As I've mentioned before, given the choice between watching football or rugby union on TV, I have usually chosen the latter in recent times. So, it was no surprise that I had decided to watch England play Italy rather than the Manchester derby this afternoon. My younger son, however, was watching the soccer as I wandered into the lounge to collect something or another and, almost inevitably, I glanced at the TV screen at a time when the sort of incident which has put me off the game was taking place.
I can't recall his name - but, the City right back was charging down the right wing and although Paul Scholes was chasing as fast as his little legs would take him, he was fighting a losing battle and (as usually happens in these circumstances) the City player was dragged to the ground leaving the referee with little option other than to show the United veteran a yellow card.
Now, clearly, it isn't just Manchester United players who break the laws of the game. Jamie Carragher, of my own team Liverpool, for example, would be amongst the front-runners if the title of Master shirt-puller were ever created and, although there is a difference between 'fair' and 'unfair' fouling, the fact of the matter is that all fouls should be subjected to disciplinary action. What concerns me, however, is that referees seem to turn a blind eye to some infringements - until, that is, the offence is so blatant they have little alternative other than to blow their whistle.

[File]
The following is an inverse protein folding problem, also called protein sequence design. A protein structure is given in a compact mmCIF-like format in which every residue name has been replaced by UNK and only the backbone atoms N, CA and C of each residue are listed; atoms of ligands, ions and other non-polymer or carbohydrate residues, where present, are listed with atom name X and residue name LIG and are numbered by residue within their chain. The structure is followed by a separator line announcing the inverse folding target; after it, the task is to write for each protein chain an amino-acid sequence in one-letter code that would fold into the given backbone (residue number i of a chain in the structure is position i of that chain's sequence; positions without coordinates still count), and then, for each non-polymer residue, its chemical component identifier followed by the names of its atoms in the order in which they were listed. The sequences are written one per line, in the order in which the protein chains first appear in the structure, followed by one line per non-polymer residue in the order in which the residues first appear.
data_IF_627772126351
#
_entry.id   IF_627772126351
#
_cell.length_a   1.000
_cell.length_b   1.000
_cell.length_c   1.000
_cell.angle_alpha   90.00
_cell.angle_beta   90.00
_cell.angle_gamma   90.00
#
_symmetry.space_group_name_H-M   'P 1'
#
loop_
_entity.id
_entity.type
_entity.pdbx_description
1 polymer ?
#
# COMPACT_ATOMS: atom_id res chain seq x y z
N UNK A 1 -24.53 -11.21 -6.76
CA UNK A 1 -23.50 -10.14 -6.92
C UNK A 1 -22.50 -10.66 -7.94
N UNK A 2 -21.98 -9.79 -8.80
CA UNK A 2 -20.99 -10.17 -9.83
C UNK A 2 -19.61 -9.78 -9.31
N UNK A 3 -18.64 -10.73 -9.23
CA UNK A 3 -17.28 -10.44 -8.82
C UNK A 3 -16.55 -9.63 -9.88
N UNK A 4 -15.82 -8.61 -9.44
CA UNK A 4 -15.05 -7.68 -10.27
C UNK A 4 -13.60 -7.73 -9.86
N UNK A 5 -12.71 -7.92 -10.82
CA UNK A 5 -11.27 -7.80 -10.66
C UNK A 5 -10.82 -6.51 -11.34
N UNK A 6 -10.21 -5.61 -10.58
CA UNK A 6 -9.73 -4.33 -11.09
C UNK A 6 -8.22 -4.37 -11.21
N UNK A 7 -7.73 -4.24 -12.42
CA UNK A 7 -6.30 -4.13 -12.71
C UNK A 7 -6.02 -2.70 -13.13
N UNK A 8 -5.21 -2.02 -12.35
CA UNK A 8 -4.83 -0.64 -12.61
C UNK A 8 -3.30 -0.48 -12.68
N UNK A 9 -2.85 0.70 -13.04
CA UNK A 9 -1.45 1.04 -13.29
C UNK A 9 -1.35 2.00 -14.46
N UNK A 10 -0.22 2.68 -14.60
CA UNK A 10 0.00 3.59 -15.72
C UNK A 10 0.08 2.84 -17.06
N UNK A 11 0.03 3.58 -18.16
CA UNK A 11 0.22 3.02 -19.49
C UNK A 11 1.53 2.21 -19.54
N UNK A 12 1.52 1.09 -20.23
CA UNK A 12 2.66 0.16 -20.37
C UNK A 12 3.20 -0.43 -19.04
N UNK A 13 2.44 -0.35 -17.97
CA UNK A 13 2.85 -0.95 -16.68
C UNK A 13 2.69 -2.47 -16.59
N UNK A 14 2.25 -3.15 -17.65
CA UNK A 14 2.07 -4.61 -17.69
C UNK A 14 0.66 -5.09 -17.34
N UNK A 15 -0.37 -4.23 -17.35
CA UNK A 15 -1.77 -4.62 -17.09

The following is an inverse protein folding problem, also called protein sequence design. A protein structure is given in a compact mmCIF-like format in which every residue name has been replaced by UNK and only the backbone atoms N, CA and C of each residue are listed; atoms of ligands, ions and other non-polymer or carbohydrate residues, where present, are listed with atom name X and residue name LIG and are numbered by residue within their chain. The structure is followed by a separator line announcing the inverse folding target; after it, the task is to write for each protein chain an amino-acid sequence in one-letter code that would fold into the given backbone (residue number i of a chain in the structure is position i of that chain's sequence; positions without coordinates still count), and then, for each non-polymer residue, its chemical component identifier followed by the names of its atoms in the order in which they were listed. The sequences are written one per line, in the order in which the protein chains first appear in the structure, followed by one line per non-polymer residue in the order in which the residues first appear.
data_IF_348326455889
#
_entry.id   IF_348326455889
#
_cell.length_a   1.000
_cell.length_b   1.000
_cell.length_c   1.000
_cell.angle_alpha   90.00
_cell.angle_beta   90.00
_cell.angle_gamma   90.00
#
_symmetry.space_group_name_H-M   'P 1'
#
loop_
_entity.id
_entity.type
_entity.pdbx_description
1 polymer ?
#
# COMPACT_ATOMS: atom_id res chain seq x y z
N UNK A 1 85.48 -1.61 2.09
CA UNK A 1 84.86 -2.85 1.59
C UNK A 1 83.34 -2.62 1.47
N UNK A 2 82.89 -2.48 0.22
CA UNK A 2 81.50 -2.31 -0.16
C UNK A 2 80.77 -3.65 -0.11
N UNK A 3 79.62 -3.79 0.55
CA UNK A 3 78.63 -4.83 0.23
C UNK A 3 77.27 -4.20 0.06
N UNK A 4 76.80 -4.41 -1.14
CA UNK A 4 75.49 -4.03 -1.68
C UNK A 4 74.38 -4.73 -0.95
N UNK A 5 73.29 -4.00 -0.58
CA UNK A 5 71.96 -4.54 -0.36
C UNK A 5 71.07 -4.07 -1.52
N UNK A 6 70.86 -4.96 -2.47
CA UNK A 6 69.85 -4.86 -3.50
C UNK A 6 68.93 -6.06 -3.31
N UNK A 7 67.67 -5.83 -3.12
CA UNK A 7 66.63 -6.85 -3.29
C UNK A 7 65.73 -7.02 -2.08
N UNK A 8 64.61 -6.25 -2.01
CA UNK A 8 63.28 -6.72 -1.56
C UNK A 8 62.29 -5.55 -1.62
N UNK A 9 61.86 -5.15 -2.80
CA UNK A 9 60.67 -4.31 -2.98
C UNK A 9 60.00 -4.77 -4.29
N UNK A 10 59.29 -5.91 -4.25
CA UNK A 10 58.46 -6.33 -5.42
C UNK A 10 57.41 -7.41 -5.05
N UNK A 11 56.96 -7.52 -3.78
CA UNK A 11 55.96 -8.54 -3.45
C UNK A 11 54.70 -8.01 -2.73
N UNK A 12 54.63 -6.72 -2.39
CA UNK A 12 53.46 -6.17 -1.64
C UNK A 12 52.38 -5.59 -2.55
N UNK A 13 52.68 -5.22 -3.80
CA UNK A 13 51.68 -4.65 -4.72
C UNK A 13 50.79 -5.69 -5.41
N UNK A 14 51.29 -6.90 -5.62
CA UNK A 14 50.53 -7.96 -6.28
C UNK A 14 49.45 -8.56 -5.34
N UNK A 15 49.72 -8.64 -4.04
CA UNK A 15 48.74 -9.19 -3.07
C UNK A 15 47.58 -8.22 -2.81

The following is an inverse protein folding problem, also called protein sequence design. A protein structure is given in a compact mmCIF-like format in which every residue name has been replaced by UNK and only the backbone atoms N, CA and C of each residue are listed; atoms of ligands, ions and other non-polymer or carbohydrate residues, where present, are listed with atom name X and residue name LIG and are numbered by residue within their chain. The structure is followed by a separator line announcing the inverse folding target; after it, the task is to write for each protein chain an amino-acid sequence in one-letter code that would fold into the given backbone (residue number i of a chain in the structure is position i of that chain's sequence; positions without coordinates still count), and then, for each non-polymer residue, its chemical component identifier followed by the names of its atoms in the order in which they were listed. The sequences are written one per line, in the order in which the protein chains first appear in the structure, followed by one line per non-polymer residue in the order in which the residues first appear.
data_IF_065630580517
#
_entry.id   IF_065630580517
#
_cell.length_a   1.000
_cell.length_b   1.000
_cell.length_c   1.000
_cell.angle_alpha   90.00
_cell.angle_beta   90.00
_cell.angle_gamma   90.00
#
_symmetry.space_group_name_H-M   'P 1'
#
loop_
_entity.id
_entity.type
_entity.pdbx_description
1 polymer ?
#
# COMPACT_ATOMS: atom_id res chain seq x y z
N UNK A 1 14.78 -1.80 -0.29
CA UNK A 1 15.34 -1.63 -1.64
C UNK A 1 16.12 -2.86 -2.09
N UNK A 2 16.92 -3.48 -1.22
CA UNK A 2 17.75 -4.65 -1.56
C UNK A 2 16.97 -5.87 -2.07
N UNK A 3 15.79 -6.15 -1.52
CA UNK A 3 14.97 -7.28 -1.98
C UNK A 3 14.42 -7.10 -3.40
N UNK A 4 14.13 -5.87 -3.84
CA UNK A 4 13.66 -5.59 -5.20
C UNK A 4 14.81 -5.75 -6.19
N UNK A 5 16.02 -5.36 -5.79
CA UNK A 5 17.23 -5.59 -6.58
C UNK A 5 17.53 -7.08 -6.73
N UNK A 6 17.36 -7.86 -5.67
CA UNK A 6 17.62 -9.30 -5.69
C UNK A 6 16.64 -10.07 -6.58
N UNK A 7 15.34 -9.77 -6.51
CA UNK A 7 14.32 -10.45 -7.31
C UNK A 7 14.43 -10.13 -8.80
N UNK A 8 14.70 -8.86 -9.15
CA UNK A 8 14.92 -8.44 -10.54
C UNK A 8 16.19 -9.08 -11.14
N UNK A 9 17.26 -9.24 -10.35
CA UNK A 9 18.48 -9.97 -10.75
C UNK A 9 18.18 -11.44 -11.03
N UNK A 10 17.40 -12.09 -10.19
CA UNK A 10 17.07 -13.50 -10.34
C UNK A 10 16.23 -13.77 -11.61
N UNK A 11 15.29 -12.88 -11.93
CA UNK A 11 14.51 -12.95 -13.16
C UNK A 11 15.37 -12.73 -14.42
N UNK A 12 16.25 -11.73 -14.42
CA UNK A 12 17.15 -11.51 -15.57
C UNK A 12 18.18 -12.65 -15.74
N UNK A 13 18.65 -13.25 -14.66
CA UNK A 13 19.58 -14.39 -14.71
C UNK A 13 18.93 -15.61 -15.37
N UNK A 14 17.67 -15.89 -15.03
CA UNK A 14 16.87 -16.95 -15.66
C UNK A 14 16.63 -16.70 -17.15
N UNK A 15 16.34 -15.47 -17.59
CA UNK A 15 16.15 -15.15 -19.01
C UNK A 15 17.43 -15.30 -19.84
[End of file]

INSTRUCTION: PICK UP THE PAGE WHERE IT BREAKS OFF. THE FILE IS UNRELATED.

The effect of this inconsistent behaviour is two-fold. For example, players are quick to recognise weak refereeing and tend to 'push their luck' to the absolute limit. Secondly, if and when a player is eventually penalised for a misdemeanour, it isn't unusual to see an aggressive and, all too often, obscene response - as Paul Scholes demonstrated during the aformentioned incident when he clearly told the referee to, "Fuck off."
Sadly, this sort of insolent disrespect towards officials is becoming the norm rather than the exception and, perhaps more than any other single issue, illustrates the difference between association football and rugby union - where the authority of the referee is absolute. Quite frankly, until this problem is addressed, I believe things will only get worse and, sooner or later, even the most blinkered soccer fans (and TV executives) will become disenchanted by behaviour which, at times, is little short of downright cheating.